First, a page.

08.04.2019 - Comments
Ten DAX and MDAX companies have already repurchased their own shares this year and four more consider doing so. Whether this is good or bad for shareholders depends, among other things, on their timing.
The price at which a company acquires its own shares is decisive. Buybacks are usually carried out when cash holdings are high and business is going well. However, this is usually accompanied by high share prices, which make buybacks expensive. If, on the other hand, share prices are low, companies usually lack the funds to buy their own shares. Thus, in times of high liquidity, companies face the dilemma of either buying their own shares at high prices or investing the free funds in unprofitable alternatives.
The graph illustrates the situation. Times of high prices, such as 2007/2008, 2015 and 2017/2018, coincide with high buyback volumes. After price drops, on the other hand, buybacks volumes decline. This can be clearly seen in 2009 and 2016.
German companies seem to want to solve the dilemma through procyclical share buybacks. Only Munich Re has managed to extend share buybacks over a longer period and has bought its own shares in 11 of the last 14 years.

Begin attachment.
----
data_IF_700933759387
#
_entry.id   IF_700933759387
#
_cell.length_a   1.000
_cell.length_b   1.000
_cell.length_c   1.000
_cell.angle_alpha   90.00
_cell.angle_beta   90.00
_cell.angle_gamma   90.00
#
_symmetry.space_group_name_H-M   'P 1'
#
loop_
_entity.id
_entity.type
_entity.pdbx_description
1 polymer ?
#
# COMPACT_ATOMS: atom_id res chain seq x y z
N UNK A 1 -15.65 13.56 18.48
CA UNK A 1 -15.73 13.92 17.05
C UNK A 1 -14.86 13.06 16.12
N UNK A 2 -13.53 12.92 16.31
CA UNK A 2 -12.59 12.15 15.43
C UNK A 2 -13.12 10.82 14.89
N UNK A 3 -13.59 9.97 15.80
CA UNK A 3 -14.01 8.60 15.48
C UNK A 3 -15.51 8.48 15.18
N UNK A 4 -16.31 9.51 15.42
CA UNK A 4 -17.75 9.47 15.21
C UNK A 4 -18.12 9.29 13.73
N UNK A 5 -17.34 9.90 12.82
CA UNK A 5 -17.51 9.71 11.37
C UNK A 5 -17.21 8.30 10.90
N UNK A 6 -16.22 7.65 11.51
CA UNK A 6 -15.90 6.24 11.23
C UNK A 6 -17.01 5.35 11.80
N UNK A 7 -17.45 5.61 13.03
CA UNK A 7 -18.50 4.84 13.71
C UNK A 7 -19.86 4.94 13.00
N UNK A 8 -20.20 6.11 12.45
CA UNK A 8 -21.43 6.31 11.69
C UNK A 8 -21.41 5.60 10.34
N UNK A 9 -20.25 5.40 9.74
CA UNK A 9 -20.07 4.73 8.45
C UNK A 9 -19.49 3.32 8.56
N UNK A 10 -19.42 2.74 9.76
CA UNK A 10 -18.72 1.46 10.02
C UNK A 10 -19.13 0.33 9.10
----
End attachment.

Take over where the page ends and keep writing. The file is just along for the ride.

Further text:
The ten currently active repurchasers include familiar names such as Adidas and Linde, who already carried out repurchases last year. On the other hand, new players such as Fresenius Medical Care, Lanxess and Osram Licht are also among them. If the announced volumes were realized in 2019, the level at the end of the year would be similar to that at the end of 2018.
Despite the recent profit warnings and forecast adjustments, share prices seem to have recovered, so that it is to be expected that the outstanding buybacks will again be carried out at record prices. Thereby it would be possible to escape the dilemma: For example, with a special dividend. Although it is not as flexible as buying back shares, it circumvents the problem that capital distribution depends on the share price and funds vanish if prices fall subsequently.
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